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Eur J Gastroenterol Hepatol. 2006 Feb;18(2):203-9.

Disease characteristics as determinants of the labour market position of adolescents and young adults with chronic digestive disorders.

Author information

  • 1Netherlands Institute for Health Services Research (NIVEL), Utrecht, The Netherlands. h.calsbeek@nivel.nl

Abstract

BACKGROUND:

Job prospects can be problematic for young patients with chronic digestive disorders.

OBJECTIVES:

To compare the employment status and disease burden in young adult patients with several chronic digestive disorders with healthy controls, and to determine whether labour participation depends on disease characteristics, such as type of diagnosis and burden of disease.

PARTICIPANTS:

In total 622 patients categorized into five diagnostic groups--inflammatory bowel disease (IBD) (n=274), chronic liver diseases (n=78), congenital digestive disorders (n=104), food allergy (n=77), celiac disease (n=89)--and a population-based control group (n=248), age 15-24 years.

METHODS:

Labour participation and burden of disease (i.e. consequences of the disease in daily life) were assessed by a postal questionnaire. Multivariate statistics were computed to investigate the relationship between disease characteristics and labour participation.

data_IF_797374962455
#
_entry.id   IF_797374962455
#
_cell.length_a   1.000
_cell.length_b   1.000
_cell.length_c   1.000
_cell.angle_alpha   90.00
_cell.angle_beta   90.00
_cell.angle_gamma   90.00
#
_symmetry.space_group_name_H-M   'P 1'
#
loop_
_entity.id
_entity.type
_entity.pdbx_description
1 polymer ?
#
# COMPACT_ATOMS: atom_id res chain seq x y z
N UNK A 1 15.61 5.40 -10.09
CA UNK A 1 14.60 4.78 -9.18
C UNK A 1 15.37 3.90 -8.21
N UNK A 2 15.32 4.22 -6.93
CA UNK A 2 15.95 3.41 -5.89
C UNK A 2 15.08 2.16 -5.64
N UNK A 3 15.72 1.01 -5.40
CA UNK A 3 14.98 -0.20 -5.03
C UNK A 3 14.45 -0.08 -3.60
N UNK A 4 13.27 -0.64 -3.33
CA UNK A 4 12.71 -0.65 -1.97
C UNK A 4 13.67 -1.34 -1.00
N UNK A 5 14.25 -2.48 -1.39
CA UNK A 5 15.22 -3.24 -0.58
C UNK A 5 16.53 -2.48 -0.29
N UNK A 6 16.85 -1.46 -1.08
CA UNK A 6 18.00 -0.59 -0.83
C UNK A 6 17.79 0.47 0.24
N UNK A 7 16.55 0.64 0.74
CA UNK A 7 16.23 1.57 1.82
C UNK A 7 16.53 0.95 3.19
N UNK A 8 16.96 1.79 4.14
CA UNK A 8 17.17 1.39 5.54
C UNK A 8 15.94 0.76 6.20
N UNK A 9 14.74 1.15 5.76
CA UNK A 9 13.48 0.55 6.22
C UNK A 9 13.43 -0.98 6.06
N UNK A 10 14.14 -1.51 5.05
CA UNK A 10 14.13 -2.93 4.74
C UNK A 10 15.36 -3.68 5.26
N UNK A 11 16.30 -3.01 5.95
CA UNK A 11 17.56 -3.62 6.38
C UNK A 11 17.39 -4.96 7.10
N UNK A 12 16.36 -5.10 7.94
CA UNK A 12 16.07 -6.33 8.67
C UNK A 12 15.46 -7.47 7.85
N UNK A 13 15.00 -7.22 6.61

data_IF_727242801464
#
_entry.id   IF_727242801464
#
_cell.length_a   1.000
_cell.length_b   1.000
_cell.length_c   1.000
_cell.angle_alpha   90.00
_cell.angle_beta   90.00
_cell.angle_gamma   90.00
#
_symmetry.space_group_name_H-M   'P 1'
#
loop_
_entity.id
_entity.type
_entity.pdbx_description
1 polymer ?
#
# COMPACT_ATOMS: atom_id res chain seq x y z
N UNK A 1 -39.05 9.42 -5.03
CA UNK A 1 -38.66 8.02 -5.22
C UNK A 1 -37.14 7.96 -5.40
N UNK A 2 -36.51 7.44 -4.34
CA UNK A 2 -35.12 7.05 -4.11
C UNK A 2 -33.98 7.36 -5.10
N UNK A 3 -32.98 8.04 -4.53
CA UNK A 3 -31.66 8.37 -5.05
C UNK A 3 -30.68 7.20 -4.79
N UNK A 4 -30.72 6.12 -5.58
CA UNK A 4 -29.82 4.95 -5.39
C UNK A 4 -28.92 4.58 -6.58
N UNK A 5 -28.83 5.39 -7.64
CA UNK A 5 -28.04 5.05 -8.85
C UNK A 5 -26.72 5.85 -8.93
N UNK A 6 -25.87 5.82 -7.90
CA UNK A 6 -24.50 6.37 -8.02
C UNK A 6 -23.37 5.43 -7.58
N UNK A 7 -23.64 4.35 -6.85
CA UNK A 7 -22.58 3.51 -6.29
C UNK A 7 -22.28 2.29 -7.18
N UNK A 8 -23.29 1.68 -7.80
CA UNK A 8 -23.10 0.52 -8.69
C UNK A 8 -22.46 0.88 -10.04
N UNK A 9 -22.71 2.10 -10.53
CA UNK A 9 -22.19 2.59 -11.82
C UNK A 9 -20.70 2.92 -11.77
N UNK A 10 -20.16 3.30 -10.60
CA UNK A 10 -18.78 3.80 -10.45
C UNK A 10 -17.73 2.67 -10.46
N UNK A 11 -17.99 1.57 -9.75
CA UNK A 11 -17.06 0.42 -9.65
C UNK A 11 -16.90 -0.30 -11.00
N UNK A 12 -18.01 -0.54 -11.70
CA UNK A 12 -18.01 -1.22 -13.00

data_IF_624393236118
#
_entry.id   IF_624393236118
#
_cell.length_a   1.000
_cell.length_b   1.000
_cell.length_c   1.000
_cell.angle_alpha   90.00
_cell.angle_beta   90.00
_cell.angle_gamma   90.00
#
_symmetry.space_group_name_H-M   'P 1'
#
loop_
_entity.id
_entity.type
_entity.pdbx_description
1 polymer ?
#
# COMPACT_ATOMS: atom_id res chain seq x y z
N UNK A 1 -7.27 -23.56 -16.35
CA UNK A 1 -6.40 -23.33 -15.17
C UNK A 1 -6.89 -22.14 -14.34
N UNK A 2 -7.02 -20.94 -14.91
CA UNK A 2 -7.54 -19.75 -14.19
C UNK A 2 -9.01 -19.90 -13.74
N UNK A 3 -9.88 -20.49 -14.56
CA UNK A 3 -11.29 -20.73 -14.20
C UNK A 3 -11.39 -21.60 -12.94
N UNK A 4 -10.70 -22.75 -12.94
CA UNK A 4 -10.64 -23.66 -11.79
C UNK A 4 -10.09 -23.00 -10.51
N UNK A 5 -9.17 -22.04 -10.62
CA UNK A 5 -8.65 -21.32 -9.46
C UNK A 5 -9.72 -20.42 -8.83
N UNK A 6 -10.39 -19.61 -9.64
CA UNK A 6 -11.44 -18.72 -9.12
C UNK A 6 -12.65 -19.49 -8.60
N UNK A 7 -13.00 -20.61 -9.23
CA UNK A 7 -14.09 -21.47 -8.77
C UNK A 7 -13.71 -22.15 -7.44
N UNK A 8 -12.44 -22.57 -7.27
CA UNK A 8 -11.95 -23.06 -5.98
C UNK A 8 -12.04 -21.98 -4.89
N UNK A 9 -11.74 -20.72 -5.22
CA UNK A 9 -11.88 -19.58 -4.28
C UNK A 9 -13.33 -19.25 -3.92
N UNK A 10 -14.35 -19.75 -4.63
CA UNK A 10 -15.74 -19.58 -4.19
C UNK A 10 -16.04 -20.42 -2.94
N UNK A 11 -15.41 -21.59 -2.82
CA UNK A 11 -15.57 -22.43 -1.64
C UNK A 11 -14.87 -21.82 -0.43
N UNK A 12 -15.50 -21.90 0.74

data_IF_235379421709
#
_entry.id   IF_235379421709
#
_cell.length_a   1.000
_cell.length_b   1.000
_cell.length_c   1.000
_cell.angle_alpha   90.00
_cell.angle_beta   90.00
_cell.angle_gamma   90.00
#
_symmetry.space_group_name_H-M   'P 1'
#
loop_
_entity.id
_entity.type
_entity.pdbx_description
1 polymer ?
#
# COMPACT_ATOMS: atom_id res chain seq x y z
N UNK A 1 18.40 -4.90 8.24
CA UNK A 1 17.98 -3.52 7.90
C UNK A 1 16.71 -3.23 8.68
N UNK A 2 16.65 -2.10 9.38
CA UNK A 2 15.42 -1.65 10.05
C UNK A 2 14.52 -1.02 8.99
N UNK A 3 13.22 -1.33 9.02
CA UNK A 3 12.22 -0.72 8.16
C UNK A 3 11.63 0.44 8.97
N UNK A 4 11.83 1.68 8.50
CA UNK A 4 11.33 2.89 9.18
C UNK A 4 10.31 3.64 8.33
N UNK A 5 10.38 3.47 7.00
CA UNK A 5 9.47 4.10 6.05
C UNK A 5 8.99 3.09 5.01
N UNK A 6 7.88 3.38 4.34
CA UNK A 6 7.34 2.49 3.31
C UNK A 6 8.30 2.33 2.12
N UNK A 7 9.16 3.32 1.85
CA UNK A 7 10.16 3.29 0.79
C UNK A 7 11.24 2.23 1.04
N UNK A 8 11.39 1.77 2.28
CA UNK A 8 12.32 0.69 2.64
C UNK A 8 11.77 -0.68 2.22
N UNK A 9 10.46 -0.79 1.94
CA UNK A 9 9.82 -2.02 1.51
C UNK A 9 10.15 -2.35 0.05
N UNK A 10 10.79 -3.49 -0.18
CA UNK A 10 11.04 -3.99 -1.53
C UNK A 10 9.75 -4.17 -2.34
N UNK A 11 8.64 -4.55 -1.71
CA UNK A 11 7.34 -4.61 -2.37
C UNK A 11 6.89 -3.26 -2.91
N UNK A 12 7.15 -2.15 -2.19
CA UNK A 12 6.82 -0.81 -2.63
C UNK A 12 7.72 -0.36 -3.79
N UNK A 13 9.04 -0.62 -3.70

RESULTS:

Patients with IBD or chronic liver diseases were found to have limited job prospects. Patients with chronic liver diseases, IBD and food allergy reported more disease burden regarding several indicators compared with controls. Logistic regression analyses including background characteristics revealed socio-economic status (educational level of parents) and nocturnal toilet use as important determinants of employment. In addition, gender and medication intake were found to be most determinative for a full-time position.

CONCLUSIONS:

The possible impact of IBD and chronic liver diseases on the labour participation of young adults should be recognized and deserves extra attention from gastroenterologists so that young patients can be supported to increase their job opportunities.

PMID:
16394803
[PubMed - indexed for MEDLINE]
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